Camille here, aka PouleyKetchoupp.

Thanks to a generous donation, I was brought onto the team to work part-time on improving the 2D and 3D physics engines for the next 6 months.

The main goal is to modernize Godot Physics 2D and Godot Physics 3D, the custom physics backends Godot uses internally for physics simulation.

For 3D physics: Bullet is currently the default physics engine, but this will change. Godot Physics will become the new default after improvements and no loss in functionality is verified. The reason being Godot Physics is lighter, simpler and easier to maintain. That will make 3D physics easier to use and more reliable for most use-cases out of the box.

Will it be still possible to use Bullet Physics in Godot?

Yes, Bullet will still be available as an official plugin for the cases where you need specific features.

And not just that, but Godot 4 improvements around GDNative will allow different physics engines to be easily integrated as plugins. This opens the possibility for Nvidia PhysX to be supported in the future.

For 2D physics: Godot already uses a custom engine so there will be no major change, although it will also be improved and optimized.

Plan in details

Though most changes will be done for Godot 4, some fixes and improvements that can easily be backported will be included in 3.2 updates.

Here is my general roadmap:

1. Add physics test framework

The first step is to add a series of physics tests for Godot that will help with physics engine maintenance.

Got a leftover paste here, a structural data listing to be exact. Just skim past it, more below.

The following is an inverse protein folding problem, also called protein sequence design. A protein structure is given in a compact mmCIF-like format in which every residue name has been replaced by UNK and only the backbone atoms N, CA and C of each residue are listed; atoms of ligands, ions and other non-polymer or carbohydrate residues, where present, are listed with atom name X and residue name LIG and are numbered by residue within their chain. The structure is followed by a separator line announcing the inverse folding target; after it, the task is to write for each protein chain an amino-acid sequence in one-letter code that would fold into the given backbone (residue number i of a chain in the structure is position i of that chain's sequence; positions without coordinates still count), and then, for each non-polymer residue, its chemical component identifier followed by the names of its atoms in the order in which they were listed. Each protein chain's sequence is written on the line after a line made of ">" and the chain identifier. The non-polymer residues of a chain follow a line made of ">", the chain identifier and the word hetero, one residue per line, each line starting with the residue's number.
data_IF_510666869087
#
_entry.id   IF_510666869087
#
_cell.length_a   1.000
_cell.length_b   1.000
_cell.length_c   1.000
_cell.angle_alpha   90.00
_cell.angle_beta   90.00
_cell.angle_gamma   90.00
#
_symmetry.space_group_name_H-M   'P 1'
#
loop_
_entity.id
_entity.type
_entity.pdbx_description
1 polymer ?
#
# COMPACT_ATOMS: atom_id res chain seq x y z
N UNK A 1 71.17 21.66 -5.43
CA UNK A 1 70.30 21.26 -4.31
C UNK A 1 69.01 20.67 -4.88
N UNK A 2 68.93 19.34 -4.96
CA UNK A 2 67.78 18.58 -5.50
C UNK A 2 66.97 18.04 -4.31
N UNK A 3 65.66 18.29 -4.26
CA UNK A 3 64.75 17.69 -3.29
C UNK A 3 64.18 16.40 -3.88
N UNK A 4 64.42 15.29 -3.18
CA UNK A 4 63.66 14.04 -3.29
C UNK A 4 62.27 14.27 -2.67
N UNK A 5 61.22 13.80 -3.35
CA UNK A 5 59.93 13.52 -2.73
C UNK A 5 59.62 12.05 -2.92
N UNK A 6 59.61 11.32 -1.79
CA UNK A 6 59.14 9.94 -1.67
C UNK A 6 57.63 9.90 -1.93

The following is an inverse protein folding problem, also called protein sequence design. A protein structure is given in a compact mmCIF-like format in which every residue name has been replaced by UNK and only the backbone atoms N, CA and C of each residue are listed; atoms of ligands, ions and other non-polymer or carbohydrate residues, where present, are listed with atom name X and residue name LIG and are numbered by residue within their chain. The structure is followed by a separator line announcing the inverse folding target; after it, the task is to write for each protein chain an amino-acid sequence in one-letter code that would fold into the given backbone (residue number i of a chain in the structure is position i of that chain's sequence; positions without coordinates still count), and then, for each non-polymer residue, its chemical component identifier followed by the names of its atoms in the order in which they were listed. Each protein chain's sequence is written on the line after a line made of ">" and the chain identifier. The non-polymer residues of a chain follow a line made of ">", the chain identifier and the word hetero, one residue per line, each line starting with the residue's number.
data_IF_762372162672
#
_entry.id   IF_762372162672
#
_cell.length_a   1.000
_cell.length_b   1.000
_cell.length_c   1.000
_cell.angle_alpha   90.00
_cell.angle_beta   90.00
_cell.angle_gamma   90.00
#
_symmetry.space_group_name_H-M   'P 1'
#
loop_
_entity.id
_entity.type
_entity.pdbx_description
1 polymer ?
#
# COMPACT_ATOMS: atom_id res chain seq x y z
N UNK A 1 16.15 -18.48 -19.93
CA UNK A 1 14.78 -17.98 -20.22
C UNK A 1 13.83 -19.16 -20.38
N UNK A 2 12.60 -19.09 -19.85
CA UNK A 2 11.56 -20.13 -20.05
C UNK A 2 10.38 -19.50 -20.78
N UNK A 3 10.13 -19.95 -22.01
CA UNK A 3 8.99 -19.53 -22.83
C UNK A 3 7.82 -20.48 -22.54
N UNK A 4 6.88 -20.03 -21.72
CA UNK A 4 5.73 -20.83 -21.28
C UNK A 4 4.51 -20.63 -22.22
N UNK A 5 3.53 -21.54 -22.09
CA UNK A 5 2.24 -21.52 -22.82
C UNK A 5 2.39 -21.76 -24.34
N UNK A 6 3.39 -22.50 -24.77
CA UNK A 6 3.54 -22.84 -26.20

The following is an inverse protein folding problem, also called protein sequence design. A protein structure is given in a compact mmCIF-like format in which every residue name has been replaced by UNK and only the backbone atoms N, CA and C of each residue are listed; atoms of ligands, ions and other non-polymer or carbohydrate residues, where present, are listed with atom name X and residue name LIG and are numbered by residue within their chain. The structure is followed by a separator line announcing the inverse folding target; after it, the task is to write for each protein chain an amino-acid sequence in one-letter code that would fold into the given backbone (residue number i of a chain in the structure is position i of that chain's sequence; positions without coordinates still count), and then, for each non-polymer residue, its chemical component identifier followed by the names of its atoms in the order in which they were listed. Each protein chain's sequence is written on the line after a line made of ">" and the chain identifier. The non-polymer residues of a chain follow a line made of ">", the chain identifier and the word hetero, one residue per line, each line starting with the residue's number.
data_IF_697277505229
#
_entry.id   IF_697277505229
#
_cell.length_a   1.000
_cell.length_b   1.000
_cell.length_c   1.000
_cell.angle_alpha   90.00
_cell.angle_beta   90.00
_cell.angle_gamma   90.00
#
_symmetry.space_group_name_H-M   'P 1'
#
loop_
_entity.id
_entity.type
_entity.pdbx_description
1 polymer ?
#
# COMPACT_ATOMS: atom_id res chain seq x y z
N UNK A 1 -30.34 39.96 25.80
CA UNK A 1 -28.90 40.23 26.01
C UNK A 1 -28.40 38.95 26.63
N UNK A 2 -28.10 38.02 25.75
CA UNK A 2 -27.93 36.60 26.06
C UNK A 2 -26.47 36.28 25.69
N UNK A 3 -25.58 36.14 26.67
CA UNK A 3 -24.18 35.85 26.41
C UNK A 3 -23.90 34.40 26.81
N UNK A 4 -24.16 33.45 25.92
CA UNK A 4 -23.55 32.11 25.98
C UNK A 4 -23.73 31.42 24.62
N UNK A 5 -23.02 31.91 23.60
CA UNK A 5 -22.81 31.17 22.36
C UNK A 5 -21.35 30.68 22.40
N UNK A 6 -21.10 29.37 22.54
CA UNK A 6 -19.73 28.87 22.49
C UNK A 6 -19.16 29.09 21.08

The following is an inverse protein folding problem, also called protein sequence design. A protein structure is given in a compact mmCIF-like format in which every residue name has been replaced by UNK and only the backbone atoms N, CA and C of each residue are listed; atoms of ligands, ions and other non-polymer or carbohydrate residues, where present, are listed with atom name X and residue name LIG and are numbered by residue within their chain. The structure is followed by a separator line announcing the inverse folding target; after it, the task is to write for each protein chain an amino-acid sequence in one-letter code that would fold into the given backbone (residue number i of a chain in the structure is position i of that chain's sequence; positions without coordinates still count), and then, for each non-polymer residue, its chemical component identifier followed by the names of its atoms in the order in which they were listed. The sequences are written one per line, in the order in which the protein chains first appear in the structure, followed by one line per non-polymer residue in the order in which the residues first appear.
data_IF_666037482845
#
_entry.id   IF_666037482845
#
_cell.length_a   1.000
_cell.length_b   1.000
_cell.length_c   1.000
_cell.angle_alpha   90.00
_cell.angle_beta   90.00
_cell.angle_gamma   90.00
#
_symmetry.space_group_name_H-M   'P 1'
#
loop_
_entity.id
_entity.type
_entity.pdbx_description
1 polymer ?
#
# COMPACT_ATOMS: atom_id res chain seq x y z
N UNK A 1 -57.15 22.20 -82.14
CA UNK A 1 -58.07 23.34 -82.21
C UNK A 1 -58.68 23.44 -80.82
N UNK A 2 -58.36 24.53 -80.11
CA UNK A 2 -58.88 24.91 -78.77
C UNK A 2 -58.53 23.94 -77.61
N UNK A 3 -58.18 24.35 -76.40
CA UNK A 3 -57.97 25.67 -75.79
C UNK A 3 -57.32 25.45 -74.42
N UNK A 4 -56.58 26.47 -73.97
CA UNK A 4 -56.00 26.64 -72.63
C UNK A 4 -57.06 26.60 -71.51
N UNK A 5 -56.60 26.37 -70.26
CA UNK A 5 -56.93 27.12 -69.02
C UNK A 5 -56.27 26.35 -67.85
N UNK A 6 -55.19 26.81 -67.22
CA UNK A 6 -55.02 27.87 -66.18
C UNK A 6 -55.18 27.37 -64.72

Functional tests will be added to check for regressions and compare behavior between physics engines.

Performance tests will be added to evaluate and compare performance between physics engines.

These tests will be part of the official Godot demos. You can already check the progress for 3D and 2D.

2. Review and fix physics issues

With the help of other physics contributors, I will audit existing issues with Godot Physics 2D and 3D, review existing pull requests, and implement fixes in order to make the custom physics backends as stable as possible.

New cases will be added to the physics test framework based on these issues to keep it up-to-date.

3. Implement features for Godot Physics 2D/3D

The next step is to implement all needed features for the custom physics engines in order to match Bullet Physics (for 3D) and consider them feature complete for Godot 4.0.

The current list of features is:

  • Soft bodies (3D only)
  • Cylinder shapes (3D only)
  • Heightmap shapes (3D only)
  • Buoyancy (new feature for 2D/3D to allow objects to float in Areas)

4. Optimize Godot Physics

Godot Physics 2D and 3D will be improved in order to have good enough performance in the most common scenarios.

Optimizations include:

  • Broadphase improvements (using dynamic BVH tree)
  • Solver improvements (using jacobians)
  • SAT collision improvements
  • Adding multithreading whenever possible

The optimization task list might change depending on performance investigations on the physics engines.

5. Review of extra physics topics

Finally, depending on the remaining time I have, I will help move along extra features and improvements for Godot 4, based on some Godot Proposals.

You will be able to get development progress updates on this blog or by following me on Twitter.

Credits illustration: Robot Head model by James Redmond (fracteed) 2018 http://www.fracteed.com/godot.html